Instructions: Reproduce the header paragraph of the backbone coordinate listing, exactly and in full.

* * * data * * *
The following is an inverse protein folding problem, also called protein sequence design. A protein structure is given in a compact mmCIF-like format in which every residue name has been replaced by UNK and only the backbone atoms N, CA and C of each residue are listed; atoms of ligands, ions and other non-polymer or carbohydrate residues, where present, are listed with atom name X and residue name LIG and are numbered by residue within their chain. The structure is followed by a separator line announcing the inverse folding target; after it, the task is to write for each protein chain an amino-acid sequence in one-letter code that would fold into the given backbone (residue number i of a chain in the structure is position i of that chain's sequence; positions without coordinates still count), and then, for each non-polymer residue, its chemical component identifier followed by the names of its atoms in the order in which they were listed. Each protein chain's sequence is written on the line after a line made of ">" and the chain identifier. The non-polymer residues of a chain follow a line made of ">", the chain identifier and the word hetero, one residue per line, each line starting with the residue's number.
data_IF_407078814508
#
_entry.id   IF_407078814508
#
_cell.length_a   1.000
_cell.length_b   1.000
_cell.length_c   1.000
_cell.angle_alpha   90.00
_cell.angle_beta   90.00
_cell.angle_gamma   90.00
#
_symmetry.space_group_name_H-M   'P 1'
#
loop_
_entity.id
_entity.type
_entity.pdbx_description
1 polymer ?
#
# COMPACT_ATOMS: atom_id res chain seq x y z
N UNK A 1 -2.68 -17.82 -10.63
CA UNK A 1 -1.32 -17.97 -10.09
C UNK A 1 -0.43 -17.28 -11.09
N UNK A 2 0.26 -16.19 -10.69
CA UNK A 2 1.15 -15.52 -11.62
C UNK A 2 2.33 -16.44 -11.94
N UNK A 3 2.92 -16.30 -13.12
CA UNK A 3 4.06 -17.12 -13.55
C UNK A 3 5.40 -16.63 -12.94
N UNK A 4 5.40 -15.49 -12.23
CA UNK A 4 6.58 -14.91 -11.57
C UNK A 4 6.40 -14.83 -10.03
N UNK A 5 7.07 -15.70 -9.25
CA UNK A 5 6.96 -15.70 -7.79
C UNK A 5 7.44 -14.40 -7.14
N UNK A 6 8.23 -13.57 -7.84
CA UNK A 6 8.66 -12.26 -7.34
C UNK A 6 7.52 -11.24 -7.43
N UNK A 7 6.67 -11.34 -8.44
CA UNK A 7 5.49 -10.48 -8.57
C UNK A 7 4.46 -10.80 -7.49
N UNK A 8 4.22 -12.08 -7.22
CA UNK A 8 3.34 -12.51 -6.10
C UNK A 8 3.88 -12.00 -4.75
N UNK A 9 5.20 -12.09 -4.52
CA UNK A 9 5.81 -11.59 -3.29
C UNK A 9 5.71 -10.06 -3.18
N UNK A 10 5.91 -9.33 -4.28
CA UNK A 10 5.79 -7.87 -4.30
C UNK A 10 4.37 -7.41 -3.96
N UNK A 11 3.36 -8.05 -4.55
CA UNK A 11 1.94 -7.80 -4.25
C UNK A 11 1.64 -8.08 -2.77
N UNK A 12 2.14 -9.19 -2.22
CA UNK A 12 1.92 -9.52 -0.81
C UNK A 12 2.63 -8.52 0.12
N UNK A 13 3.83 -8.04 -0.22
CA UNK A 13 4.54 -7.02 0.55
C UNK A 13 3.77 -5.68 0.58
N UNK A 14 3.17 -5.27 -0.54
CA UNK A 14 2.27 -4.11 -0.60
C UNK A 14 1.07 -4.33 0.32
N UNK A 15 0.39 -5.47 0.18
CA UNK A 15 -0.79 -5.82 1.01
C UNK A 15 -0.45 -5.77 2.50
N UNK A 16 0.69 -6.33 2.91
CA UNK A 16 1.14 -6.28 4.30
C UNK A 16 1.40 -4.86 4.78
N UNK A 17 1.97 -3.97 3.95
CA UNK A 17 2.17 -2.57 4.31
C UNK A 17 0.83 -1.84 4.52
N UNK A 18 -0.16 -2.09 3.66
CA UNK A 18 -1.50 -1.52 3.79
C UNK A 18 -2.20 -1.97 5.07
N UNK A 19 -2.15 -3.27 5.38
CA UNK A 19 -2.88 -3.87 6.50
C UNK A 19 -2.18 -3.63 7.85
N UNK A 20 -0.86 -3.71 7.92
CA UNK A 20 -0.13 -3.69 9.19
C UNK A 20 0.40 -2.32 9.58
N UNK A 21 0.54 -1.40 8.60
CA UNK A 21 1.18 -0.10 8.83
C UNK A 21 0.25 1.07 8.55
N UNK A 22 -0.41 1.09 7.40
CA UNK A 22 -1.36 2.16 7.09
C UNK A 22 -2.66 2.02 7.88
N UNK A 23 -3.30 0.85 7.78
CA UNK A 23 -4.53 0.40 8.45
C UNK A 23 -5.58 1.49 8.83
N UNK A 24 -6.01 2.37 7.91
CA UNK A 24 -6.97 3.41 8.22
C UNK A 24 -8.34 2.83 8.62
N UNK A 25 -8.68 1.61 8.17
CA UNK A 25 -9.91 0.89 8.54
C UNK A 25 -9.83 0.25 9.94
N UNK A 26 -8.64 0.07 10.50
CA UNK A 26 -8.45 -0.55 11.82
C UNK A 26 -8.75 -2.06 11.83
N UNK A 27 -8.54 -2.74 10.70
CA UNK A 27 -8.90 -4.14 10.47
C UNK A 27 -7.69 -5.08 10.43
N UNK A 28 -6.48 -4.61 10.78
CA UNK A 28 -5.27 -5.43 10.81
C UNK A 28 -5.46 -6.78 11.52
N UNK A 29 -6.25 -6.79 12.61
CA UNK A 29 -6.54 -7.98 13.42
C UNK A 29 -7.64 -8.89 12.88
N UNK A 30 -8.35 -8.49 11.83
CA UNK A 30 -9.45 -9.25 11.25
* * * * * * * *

The following is an inverse protein folding problem, also called protein sequence design. A protein structure is given in a compact mmCIF-like format in which every residue name has been replaced by UNK and only the backbone atoms N, CA and C of each residue are listed; atoms of ligands, ions and other non-polymer or carbohydrate residues, where present, are listed with atom name X and residue name LIG and are numbered by residue within their chain. The structure is followed by a separator line announcing the inverse folding target; after it, the task is to write for each protein chain an amino-acid sequence in one-letter code that would fold into the given backbone (residue number i of a chain in the structure is position i of that chain's sequence; positions without coordinates still count), and then, for each non-polymer residue, its chemical component identifier followed by the names of its atoms in the order in which they were listed. Each protein chain's sequence is written on the line after a line made of ">" and the chain identifier. The non-polymer residues of a chain follow a line made of ">", the chain identifier and the word hetero, one residue per line, each line starting with the residue's number.